Abstract Explanations in Science


by Scientia SalonMathematical_equations

This is a paper by Christopher Pincock, a philosopher at Ohio State University, tackling the interesting issue of whether, and in what sense, mathematical explanations are different from causal / empirical ones. Here is the abstract:

This article focuses on a case that expert practitioners count as an explanation: a mathematical account of Plateau’s laws for soap films. I argue that this example falls into a class of explanations that I call abstract explanations. Abstract explanations involve an appeal to a more abstract entity than the state of affairs being explained. I show that the abstract entity need not be causally relevant to the explanandum for its features to be explanatorily relevant. However, it remains unclear how to unify abstract and causal explanations as instances of a single sort of thing. I conclude by examining the implications of the claim that explanations require objective dependence relations. If this claim is accepted, then there are several kinds of objective dependence relations.

And in what follows are some of the highlights from the paper, which we thought were particularly interesting while reading it. We have alerted Prof. Pincock of this, so hopefully he will chime in during the discussion.

In the philosophy of science, discussions of explanation tend to assume that most explanations are causal explanations. Disagreements arise concerning what a cause is and how the explanatorily relevant causes are to be identified.

This methodology more or less guarantees a certain kind of satisfying result: there turns out to be only one kind of explanation. However, the worry remains that this unified category of explanation is more an artifact of the tools used than an underlying unity.

The case study for this article is Plateau’s laws for soap-film surfaces and bubbles. …

The power of Plateau’s laws is that they work for any such soap-film system. The frame can be any shape. In fact, there might not be a frame at all. An unconstrained soap film may form a bubble that encloses a given volume. Such a system almost trivially meets Plateau’s laws as it has only one smooth surface. A more interesting case involves more than one bubble. These systems obey Plateau’s laws as well

Taylor’s solution was to develop a new mathematical theory of surfaces that incorporated these complexities. … Prior to Taylor’s ground-breaking work in the 1970s, mathematicians were forced to resort to experiments with soap films to discern the structure of this or that surface. … With these definitions, the key result is that ‘any such configuration of surfaces must of mathematical necessity conform exactly to the three geometric principles stated at the beginning’ (Almgren and Taylor [1976], p. 86), namely, Plateau’s three laws.

We think we have an explanation when we have found a (1) classification of systems using (2) a more abstract entity that is (3) appropriately linked to the phenomenon being explained. Whenever an explanation has these three features I will say that we have an abstract explanation. … An easy way to see that causal dependence is not involved would be by emphasizing the highly mathematical character of the Taylor case. As nobody thinks that causal relations obtain in pure mathematics, we have a non-causal explanation. … Woodward is at pains to allow for explanations via causal generalizations that are not laws. These generalizations may lack the necessity or universal scope that many require laws to have, but yet they can still explain. For Woodward (writing with Hitchcock), these generalizations explain because they say how an object would change under this or that intervention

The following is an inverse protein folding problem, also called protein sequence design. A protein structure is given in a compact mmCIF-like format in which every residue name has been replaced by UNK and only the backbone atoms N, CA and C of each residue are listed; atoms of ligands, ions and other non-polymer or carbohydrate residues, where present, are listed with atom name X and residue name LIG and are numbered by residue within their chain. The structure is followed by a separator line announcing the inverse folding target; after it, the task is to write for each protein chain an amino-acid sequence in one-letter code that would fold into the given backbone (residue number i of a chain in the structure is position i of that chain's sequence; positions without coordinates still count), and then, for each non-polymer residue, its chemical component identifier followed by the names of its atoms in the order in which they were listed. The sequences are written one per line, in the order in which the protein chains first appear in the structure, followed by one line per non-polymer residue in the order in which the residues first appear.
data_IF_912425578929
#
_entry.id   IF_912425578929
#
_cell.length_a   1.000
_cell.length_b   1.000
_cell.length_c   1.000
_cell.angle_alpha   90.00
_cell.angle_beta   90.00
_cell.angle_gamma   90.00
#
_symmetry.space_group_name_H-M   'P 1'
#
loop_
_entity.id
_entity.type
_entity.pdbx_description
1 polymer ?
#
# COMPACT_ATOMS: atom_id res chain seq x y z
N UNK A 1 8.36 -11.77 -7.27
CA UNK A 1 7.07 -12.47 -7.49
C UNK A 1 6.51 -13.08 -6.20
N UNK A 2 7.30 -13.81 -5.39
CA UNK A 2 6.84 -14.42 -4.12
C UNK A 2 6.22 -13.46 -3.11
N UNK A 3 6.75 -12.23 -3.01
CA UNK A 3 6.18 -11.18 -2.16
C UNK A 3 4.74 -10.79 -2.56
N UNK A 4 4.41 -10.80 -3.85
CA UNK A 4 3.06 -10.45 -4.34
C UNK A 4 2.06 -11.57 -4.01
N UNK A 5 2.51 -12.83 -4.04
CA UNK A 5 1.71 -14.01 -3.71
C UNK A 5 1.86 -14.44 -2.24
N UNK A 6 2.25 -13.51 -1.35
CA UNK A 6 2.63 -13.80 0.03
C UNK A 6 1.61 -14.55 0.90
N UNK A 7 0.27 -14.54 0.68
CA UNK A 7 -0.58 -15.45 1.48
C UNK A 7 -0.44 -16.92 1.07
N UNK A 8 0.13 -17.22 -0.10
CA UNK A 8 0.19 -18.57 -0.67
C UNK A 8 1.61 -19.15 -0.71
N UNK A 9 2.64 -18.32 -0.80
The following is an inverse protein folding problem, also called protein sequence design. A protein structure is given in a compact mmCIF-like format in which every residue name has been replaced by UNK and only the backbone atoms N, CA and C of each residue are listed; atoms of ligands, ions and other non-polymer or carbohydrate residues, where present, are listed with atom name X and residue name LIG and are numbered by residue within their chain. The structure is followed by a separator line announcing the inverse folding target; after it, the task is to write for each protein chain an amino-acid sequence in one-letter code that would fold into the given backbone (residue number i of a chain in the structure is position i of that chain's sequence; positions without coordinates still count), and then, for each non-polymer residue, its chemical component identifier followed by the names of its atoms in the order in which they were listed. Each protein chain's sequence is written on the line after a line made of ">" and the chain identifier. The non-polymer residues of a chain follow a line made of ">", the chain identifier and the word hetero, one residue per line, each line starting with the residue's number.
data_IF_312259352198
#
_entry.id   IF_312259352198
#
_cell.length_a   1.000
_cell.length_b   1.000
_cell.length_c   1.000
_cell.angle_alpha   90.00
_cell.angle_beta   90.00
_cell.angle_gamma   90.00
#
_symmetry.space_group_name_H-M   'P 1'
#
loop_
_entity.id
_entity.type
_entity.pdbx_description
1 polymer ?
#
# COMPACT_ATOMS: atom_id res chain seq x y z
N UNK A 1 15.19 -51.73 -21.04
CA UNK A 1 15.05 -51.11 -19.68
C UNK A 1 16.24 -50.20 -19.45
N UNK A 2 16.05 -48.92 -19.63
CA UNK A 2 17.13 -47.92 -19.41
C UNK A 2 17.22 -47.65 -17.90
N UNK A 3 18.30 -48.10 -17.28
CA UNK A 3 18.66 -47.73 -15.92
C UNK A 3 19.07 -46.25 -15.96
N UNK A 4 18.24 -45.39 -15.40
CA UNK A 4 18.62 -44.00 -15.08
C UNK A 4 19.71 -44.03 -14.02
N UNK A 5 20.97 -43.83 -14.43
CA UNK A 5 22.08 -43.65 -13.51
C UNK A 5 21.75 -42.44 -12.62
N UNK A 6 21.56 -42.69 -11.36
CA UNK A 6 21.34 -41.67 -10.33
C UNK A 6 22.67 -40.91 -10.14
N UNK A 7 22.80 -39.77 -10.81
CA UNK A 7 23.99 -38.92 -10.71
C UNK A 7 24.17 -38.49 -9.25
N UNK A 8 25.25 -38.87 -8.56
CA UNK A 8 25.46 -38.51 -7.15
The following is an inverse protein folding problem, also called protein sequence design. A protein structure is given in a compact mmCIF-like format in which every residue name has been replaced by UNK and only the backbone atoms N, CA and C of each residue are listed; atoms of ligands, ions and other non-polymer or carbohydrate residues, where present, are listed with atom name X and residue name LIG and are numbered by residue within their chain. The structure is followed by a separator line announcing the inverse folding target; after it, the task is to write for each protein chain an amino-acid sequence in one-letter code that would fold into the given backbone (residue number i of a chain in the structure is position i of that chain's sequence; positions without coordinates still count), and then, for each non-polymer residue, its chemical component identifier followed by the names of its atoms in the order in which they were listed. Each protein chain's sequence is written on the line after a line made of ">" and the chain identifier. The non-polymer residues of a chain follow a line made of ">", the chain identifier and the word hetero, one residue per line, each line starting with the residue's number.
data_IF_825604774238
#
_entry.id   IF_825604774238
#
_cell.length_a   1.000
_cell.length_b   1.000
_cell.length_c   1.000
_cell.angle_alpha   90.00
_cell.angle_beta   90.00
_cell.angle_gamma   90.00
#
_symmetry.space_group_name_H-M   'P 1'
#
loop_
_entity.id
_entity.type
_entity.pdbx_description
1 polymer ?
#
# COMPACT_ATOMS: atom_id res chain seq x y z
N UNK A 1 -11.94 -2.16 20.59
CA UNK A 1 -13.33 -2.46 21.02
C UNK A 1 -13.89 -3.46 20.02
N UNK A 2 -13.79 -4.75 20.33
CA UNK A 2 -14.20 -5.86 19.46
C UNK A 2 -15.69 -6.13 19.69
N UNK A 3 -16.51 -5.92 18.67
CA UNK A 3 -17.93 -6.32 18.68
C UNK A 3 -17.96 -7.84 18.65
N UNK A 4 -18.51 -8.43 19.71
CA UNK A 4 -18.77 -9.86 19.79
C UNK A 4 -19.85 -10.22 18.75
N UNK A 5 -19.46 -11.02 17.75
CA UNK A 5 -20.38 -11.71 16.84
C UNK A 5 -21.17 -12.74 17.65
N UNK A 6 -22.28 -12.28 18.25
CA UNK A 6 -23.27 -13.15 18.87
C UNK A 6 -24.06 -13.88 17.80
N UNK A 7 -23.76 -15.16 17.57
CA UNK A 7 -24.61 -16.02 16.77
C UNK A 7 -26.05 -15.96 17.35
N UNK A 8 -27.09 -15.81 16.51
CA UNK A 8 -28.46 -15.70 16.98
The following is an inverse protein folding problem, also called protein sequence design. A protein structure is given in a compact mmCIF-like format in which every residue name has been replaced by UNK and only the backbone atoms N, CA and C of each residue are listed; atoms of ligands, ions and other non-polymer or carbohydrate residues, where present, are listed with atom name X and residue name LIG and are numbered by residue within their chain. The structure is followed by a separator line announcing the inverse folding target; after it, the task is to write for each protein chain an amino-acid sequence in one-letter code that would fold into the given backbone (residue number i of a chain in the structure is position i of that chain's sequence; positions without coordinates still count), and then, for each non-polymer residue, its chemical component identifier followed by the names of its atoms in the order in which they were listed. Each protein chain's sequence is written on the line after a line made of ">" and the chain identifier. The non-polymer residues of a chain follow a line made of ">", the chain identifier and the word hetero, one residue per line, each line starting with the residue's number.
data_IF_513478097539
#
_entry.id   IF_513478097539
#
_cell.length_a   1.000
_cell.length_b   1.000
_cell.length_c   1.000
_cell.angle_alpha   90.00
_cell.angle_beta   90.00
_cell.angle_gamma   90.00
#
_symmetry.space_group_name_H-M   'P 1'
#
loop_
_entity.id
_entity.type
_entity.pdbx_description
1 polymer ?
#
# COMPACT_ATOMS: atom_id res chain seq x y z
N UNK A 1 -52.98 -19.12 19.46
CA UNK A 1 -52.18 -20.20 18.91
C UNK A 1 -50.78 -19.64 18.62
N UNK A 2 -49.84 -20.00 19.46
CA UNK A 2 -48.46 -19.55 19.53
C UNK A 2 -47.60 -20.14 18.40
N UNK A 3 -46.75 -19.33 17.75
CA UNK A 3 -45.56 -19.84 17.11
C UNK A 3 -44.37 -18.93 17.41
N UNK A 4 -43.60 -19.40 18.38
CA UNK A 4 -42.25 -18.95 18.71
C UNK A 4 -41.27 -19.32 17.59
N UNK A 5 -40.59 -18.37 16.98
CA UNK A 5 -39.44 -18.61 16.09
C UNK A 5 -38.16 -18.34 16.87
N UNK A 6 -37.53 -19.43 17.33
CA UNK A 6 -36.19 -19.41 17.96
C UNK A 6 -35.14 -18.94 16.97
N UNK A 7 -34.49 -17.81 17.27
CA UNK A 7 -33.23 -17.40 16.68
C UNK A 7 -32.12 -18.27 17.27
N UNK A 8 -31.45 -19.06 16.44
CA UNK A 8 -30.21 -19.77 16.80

An attractive aspect of Woodward’s approach to causal explanation is that he can trace the value of explanations to the description of causal dependence relations. We can generalize Woodward’s approach by taking the essential features of abstract explanation to correspond to an abstract dependence relation. That is, we can say that a soap-film surface obeying Plateau’s laws depends on its being an instance of an almost minimal set. As with causal dependence, there can be subtle questions about exactly how we should interpret talk of abstract dependence … Strevens allows important explanatory contributions from more abstract entities like mathematical objects. But he ultimately requires these entities to represent underlying causal processes: ‘The ability of mathematics to represent relations of causal dependence—wherever it comes from—is what qualifies it as an explanatory tool’

Jackson and Pettit distinguish between a causally efficacious property and a causally relevant property. A causally efficacious property is one whose bearer thereby gains certain causal powers, for example to bring about a certain effect in a given situation. Clearly, one sort of causal explanation would explain that effect by noting the presence of the appropri- ate causally efficacious property. However, Jackson and Pettit insist that not all causally relevant properties are causally efficacious.